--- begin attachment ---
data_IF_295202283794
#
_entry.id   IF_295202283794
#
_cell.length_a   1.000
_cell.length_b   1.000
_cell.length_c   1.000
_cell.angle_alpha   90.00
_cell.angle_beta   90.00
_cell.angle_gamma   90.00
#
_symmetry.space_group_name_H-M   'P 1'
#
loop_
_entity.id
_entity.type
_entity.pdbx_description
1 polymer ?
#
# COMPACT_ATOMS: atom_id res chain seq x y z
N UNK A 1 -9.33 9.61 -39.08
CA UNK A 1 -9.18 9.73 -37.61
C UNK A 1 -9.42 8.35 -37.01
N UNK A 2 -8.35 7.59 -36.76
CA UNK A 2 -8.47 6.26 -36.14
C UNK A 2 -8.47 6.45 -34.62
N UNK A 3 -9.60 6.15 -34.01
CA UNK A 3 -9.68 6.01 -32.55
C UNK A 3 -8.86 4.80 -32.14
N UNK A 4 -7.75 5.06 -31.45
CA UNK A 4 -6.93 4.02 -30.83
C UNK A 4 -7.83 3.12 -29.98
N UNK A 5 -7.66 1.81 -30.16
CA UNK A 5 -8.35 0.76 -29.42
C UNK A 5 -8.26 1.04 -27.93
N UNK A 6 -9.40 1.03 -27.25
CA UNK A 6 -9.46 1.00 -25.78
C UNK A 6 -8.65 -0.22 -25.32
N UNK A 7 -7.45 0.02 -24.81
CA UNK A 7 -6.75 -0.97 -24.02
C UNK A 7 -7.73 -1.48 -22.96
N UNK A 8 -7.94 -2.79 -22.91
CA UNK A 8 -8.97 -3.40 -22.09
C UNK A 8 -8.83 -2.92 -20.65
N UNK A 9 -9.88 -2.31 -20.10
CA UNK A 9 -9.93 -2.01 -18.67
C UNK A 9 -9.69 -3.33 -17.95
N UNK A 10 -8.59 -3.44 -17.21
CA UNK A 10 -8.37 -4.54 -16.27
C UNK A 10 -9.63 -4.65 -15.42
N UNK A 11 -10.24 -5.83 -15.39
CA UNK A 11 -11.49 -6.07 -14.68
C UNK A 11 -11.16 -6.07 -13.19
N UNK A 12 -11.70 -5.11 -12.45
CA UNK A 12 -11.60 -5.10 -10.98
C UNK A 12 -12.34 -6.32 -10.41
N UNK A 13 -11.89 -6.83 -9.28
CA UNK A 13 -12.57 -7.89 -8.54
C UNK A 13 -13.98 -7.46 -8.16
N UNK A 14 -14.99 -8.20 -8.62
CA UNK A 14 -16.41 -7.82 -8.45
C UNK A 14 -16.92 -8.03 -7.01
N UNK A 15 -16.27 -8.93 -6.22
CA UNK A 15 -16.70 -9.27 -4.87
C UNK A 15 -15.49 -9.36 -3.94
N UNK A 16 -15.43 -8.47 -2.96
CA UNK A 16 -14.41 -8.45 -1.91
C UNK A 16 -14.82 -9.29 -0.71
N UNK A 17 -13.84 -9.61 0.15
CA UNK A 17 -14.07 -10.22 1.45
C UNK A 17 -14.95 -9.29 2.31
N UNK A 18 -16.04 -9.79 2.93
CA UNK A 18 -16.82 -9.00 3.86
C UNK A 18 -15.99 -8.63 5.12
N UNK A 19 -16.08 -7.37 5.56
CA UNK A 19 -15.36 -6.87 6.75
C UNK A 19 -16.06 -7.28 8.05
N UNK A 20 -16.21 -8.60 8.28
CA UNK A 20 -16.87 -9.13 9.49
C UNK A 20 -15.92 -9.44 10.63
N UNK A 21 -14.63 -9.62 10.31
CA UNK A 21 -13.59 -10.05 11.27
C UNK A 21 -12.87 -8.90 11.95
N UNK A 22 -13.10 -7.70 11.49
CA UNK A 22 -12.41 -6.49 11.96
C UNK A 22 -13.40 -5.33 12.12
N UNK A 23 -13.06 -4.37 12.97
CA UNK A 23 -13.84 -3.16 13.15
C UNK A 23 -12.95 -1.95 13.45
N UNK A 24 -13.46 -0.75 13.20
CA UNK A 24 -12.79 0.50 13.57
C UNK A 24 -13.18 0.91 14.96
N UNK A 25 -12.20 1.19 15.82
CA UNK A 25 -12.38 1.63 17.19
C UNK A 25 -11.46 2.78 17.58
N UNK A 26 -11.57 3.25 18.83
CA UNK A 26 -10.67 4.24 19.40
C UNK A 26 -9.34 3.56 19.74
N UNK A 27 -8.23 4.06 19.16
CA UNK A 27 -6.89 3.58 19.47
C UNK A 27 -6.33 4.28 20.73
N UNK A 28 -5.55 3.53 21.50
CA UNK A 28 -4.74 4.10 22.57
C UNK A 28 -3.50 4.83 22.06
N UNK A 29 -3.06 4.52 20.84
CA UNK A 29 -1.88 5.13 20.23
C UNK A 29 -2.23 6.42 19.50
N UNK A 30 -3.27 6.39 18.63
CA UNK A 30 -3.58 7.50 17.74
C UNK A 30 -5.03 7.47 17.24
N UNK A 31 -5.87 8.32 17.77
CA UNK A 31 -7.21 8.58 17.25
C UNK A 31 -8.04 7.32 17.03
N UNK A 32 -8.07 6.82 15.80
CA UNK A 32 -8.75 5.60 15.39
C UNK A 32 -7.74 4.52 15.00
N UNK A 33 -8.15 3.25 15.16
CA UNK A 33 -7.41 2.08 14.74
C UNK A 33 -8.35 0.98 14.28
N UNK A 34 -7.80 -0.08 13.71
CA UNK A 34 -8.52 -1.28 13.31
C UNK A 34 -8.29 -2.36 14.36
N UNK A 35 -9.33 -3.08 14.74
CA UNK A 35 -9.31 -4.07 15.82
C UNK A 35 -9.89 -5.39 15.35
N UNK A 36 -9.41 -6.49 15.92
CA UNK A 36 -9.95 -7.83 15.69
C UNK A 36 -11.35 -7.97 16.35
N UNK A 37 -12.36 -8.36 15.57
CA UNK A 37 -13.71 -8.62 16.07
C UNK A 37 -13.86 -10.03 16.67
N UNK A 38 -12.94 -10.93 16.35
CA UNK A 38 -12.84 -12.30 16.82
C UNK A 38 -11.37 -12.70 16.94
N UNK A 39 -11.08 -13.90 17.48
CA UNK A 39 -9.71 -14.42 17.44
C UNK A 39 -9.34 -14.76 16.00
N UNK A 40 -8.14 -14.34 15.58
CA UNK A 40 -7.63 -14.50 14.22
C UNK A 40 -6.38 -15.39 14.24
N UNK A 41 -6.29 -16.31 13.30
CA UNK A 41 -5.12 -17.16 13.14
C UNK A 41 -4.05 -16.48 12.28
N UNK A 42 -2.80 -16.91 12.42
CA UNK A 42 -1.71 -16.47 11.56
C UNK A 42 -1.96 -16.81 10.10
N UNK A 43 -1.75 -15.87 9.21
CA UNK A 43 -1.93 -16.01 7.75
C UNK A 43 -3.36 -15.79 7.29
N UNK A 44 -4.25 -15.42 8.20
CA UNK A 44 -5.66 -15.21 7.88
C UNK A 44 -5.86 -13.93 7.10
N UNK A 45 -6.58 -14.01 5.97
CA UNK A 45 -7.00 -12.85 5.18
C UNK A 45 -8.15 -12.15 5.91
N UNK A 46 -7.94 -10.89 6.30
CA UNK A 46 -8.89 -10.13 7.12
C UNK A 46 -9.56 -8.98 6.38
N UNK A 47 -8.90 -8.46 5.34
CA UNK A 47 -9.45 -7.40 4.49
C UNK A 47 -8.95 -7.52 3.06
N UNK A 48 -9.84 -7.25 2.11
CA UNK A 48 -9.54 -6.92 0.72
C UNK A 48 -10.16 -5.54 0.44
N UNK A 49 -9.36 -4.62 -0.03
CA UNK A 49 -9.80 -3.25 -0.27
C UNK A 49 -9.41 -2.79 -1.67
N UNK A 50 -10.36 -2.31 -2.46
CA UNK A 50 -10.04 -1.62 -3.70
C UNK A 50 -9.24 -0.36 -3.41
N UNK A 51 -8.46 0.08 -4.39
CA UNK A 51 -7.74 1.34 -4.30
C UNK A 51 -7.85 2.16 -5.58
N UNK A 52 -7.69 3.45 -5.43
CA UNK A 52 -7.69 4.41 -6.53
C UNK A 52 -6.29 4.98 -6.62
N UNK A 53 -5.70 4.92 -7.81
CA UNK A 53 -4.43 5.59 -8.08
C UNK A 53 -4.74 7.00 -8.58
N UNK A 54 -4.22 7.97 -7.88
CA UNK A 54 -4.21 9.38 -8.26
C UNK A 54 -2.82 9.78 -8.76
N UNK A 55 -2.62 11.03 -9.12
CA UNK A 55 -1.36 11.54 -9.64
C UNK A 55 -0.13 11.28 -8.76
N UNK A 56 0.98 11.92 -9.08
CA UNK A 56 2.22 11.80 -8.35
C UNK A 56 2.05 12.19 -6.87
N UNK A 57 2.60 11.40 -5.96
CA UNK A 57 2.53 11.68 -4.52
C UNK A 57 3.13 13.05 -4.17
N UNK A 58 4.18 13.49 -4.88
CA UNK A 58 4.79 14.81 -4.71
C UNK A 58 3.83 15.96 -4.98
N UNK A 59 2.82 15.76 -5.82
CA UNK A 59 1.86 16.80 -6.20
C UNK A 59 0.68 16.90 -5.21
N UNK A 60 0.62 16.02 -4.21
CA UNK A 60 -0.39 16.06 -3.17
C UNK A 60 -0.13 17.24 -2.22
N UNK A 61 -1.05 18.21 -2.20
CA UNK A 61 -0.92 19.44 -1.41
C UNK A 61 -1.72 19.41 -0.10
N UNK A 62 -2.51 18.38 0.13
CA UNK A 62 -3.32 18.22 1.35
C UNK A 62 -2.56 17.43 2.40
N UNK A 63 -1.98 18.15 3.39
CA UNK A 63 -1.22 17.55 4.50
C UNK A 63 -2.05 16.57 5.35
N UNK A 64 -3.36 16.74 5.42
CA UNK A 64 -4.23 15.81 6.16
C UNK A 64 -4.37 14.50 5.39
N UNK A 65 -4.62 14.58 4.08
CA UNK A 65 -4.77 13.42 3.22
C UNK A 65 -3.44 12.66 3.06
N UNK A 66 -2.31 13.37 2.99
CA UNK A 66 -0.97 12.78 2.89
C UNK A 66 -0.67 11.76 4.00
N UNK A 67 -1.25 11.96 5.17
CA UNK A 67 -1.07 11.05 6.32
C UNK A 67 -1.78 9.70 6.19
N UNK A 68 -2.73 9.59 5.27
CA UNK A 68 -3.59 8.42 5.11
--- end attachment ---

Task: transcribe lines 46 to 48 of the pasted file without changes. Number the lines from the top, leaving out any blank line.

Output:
CA UNK A 9 -9.93 -2.01 -18.67
C UNK A 9 -9.69 -3.33 -17.95
N UNK A 10 -8.59 -3.44 -17.21